A warmer climate gives more carbon in forest soils
Temperature, precipitation and growing season length have a large impact on how quickly organic materials decompose.
During a period of 20 years, SLU researchers have placed litterbags containing Scots pine needles in coniferous forests throughout Sweden. The results indicate that litter formed in southern Sweden become more recalcitrant to decomposition in the third year.
One explanation may be that the nitrogen deposition is higher in southern Sweden. Nitrogen appears to stimulate decomposition in the early stages of the decomposition process and inhibits it in later stages. Another possibility is that a higher temperature generates more recalcitrant humus.
The researchers have also studied the potential for microbial decomposer activity in humus layers. Humus layer samples from northern Sweden showed the highest respiration, when measured in a standardised laboratory setting; the respiration steadily declining in samples from northern to southern Sweden (see figure below).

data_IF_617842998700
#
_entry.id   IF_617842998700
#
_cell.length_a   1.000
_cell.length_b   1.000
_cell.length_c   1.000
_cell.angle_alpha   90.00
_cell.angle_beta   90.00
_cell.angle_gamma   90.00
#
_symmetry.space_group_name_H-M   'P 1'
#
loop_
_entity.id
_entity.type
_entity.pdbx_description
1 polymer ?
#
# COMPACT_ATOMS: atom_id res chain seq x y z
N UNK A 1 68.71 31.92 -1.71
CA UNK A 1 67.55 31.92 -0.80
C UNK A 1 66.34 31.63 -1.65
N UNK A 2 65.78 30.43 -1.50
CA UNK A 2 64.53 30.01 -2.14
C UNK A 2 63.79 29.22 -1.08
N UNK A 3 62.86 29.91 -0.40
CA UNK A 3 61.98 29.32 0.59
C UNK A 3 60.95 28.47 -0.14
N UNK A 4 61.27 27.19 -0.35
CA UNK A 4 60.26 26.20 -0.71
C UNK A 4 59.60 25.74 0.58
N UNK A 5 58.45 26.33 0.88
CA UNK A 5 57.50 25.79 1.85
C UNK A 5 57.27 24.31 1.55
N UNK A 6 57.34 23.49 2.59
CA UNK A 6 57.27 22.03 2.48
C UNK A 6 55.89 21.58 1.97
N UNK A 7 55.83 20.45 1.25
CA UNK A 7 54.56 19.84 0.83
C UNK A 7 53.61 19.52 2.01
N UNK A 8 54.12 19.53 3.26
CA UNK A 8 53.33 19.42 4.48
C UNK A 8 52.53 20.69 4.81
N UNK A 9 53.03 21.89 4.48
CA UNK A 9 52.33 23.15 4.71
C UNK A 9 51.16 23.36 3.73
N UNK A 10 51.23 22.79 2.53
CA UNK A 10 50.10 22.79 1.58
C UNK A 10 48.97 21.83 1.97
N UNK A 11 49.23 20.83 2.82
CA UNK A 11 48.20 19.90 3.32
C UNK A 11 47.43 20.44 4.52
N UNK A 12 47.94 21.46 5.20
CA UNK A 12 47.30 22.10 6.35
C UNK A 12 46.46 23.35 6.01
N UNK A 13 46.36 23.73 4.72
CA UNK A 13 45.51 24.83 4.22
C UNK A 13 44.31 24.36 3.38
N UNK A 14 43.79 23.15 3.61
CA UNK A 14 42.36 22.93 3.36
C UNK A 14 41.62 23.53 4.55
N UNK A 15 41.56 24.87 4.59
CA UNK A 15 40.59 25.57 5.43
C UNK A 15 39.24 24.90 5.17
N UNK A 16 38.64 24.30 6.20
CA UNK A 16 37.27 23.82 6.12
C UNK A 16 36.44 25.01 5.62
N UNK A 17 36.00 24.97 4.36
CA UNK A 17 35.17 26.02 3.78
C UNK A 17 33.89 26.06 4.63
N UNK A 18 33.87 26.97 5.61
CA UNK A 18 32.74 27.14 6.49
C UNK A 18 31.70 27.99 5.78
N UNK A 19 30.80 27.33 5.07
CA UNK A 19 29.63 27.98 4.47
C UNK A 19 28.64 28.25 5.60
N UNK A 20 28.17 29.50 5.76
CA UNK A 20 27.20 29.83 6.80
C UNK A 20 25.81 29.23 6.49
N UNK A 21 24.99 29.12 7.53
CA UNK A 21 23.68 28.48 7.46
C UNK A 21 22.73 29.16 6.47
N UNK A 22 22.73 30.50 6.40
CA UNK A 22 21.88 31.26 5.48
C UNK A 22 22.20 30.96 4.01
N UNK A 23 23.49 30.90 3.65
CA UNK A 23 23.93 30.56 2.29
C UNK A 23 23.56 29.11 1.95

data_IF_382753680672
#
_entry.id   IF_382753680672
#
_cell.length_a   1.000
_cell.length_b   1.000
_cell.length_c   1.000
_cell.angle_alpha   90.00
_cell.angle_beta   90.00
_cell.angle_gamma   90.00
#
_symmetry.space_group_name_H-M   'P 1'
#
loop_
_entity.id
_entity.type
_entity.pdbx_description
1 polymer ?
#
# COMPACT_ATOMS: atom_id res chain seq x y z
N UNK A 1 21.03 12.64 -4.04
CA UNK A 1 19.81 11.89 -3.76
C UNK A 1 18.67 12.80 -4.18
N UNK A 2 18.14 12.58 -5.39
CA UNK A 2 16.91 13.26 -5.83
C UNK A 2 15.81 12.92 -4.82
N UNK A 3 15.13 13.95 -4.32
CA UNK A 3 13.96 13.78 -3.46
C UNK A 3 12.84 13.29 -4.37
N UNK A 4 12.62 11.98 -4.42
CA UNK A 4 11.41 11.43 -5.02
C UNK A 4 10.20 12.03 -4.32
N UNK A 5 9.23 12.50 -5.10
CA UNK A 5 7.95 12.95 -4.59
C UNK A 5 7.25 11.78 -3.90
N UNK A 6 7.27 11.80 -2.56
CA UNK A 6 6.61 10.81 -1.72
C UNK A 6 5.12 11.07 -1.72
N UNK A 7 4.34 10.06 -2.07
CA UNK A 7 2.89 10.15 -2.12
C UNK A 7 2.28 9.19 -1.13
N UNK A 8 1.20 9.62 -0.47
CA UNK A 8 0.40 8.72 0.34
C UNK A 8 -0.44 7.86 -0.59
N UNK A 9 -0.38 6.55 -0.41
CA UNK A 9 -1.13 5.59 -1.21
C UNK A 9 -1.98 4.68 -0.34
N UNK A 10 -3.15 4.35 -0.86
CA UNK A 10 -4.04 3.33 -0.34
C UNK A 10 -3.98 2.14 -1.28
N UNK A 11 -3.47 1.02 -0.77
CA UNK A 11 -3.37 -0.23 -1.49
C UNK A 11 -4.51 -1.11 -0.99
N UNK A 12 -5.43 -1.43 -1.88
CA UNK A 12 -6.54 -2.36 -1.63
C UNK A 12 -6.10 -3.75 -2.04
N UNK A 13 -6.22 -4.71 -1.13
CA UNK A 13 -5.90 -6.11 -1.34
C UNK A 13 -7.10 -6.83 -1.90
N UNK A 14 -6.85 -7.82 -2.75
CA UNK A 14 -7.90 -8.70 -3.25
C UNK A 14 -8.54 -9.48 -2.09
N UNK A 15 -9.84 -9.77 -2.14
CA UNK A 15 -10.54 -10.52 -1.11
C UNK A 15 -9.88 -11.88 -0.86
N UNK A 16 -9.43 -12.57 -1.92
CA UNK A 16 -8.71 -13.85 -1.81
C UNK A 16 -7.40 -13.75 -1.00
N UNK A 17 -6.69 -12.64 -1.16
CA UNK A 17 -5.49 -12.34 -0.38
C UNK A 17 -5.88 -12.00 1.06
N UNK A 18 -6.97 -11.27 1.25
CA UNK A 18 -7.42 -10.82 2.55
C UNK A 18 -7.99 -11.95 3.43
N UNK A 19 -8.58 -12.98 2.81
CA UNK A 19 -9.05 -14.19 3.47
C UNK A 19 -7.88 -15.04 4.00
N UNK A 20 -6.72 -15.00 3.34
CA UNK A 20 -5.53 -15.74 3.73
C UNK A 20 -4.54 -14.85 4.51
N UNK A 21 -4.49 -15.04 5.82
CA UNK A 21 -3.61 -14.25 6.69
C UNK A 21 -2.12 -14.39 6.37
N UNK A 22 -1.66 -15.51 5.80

Map: Jakob Nisell/SLU. Figure: Ewa Bringmark/SLU and Lars Sonesten/SLU
Low respiration indicates a more recalcitrant litter. This slowed down litter decomposition may move northward, if the climate in northern Sweden becomes more like the climate in the southern parts of the country. In a warmer climate the coniferous forest will also produce more needles, which will also affects the amount of organic material on the ground and in the soil.
Photo: Lage Bringmark/SLU
Facts about the sites
The study includes nearly 20 sites all over Sweden at which Integrated Monitoring (IM) has been pursued since the 1980´s. Integrated Monitoring means environmental monitoring of small catchments, where the in- and outflow of water and substances (e.g. pollutants and nutrients) and their effects on the ecosystem, are being measured. Today IM is pursued at four sites.